The future of the ISCN database

Forums ISCN Data The future of the ISCN database

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    Luke Nave


    The ISCN database, now 5 years old and in its 3rd generation, has reached a point in its evolution that critical assessments of its status and future are needed. ISCN members discussed these and other topics at the ISCN All Hands Meeting on 11 December. About 50 participants were involved in the meeting, held the day before the start of the American Geophysical Union Fall Meeting in San Francisco. This forum thread reports on the outcomes of that discussion, and is intended to serve as a point of communication as the database continues to evolve.

    Consensus findings:
    1) The strength of the ISCN database is its ability to adapt to new data contributor and user communities, by changing its input templates (e.g., to accommodate new data types or research approaches), and output mechanisms (e.g., file formats, user interfaces) according to user-defined needs. However, in practice, the refresh time needed to make such changes is slower than desired by researchers and data contributors, leading to the question: “Which is more important- a dynamic database or a stable repository?” Unfortunately, the answer is “neither.” Both are important, but the silver lining seems to be that the limitations to being both are not technical, but rather a matter of funding and personnel time.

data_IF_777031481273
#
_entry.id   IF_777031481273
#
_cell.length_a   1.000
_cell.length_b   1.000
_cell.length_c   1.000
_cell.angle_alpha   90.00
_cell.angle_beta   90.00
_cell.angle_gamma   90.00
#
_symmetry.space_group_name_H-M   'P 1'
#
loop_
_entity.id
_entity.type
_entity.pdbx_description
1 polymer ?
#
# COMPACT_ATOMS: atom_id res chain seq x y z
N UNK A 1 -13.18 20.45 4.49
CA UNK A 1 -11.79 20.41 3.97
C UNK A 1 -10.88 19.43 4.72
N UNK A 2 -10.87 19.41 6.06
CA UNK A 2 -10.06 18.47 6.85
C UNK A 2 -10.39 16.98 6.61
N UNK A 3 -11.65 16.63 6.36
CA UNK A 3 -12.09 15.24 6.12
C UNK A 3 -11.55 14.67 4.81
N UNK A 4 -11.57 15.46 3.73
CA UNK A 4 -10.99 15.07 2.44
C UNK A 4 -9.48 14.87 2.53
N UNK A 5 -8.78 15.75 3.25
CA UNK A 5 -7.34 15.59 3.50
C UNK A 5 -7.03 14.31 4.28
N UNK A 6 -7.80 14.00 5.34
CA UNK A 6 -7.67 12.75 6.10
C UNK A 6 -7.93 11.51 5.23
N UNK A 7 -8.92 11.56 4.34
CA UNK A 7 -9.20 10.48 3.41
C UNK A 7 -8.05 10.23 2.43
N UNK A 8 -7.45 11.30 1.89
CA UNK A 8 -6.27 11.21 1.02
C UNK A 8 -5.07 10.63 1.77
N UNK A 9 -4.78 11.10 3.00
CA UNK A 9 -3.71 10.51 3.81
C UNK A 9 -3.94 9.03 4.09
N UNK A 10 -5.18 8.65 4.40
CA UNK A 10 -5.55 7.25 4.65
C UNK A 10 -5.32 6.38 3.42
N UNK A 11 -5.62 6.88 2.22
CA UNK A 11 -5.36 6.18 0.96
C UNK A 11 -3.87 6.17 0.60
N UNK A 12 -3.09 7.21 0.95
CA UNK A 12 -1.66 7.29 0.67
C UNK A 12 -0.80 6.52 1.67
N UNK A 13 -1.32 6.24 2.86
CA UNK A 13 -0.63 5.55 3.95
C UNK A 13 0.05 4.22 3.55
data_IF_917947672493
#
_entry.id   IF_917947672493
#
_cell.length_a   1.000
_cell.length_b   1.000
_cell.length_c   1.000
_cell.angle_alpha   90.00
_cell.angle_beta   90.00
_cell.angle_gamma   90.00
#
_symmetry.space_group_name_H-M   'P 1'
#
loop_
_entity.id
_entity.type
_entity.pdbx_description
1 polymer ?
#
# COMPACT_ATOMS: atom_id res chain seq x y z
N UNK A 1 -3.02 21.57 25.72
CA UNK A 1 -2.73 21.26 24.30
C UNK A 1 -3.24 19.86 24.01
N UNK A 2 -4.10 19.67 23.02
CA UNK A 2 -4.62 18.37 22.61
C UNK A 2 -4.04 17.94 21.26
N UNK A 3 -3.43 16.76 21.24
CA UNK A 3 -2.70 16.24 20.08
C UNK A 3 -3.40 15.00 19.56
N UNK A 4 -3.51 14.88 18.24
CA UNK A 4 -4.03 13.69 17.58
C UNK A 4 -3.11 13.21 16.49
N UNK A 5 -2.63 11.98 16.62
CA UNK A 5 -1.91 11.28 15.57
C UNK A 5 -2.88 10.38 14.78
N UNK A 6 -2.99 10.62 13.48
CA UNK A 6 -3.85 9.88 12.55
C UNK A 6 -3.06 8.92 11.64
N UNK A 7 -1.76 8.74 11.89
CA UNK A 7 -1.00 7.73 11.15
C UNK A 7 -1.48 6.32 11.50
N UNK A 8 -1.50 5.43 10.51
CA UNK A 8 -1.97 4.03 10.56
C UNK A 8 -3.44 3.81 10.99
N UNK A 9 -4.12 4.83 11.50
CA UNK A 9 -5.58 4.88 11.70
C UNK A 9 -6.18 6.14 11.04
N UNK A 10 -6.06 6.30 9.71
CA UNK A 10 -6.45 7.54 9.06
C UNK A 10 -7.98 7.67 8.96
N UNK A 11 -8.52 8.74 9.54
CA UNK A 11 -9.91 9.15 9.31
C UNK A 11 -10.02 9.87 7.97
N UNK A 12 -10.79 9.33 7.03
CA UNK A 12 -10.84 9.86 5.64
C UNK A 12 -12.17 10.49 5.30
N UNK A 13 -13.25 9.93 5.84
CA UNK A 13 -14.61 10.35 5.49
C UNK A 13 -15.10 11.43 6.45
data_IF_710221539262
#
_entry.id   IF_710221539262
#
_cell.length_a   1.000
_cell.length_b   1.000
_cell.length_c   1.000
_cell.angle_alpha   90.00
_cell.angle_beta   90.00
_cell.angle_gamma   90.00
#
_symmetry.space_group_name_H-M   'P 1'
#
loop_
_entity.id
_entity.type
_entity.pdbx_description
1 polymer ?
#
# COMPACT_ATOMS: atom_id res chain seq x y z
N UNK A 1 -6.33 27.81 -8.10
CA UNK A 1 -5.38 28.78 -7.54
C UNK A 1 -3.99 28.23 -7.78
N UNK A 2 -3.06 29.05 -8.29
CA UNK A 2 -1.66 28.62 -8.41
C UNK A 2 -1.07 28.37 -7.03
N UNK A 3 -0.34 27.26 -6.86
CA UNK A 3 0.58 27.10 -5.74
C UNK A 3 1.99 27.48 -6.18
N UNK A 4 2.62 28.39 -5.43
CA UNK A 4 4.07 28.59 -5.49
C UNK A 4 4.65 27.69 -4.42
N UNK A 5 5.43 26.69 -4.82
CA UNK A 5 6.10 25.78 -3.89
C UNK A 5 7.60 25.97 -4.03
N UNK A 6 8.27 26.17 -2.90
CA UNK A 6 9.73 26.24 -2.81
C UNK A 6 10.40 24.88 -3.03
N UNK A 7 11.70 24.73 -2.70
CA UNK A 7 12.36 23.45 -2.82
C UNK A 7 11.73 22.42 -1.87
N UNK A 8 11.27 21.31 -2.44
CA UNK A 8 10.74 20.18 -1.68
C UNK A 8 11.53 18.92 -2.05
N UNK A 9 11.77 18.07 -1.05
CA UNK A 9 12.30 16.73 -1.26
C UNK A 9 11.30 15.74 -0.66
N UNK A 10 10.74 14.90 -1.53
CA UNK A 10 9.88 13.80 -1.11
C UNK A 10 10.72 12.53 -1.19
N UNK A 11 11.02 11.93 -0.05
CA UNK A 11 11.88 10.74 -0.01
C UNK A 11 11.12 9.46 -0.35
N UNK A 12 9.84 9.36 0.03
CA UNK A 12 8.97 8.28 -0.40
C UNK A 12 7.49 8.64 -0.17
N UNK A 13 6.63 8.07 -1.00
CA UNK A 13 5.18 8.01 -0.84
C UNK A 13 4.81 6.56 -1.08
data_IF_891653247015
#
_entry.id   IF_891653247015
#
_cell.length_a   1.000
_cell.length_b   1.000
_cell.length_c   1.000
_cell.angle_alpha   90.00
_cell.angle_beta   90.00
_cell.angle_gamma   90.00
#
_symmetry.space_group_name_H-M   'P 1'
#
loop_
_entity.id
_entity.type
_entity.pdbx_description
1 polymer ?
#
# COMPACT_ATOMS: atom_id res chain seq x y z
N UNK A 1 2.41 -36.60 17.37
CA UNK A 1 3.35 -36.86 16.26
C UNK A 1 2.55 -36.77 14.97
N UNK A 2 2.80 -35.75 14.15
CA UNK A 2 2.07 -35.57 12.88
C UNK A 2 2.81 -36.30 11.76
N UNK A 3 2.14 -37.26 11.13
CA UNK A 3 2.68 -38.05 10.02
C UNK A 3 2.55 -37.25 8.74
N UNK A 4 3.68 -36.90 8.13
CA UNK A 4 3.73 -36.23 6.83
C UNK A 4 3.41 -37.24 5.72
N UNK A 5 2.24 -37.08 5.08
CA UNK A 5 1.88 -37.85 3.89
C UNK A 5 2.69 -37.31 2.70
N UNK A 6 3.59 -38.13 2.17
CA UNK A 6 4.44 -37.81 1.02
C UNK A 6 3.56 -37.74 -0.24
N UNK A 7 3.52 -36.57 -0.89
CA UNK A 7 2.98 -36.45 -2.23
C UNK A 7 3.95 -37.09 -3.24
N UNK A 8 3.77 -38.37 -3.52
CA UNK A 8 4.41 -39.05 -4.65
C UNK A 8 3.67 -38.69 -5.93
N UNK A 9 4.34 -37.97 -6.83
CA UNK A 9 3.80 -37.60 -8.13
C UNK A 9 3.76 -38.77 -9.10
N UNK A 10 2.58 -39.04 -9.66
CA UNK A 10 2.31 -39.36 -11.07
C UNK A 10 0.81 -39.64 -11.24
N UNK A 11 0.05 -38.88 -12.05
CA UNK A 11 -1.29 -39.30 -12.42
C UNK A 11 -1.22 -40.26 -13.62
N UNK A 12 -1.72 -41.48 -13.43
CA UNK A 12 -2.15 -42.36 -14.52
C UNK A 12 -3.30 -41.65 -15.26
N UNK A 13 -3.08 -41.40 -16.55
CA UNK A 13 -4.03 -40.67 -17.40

2) To encourage sustained data contributions, data compilation needs to be streamlined. Ways to achieve streamlining include making data templates easier to use, or creating a “pro-rated” template in which certain minimum data are provided in raw form, while the availability of additional data are simply indicated. The latter is a hybrid approach transitional to a third possibility: linking to datasets hosted elsewhere, in essence making ISCN a clearinghouse or metadatabase.
    3) To encourage more frequent and powerful data use, the database needs to be made available by means beyond those currently provided. Alternate file formats, whole-database downloads, and shared code for manipulating data would be helpful. The documentation also needs to be tightened, condensed, centralized, and otherwise improved (especially from a user example point of view).
    4) The ISCN database should fill a niche that separates it from other significant soil databases and data products that fulfill conceptually distinct roles (e.g., the USDA-NRCS SSURGO data products or the ISRIC World Soil Information Service). That niche remains the one that has traditionally been the strength of the ISCN database- its ability to be responsive to new data contributors and new data users. Most notably, these contributors and users come from a pure research perspective, rather than a soil survey, soil management, or data science perspective, and as such the datasets that are ISCN’s fundamental currency are complex. Researchers generate and are interested in datasets that are replicated through space, involve timeseries, experimental treatments, and process measurements. This diversity of data types and structures poses some challenge to standardization, but ISCN has done this thus far with success. Therefore, if there is a grand synthesis to these four consensus findings it is: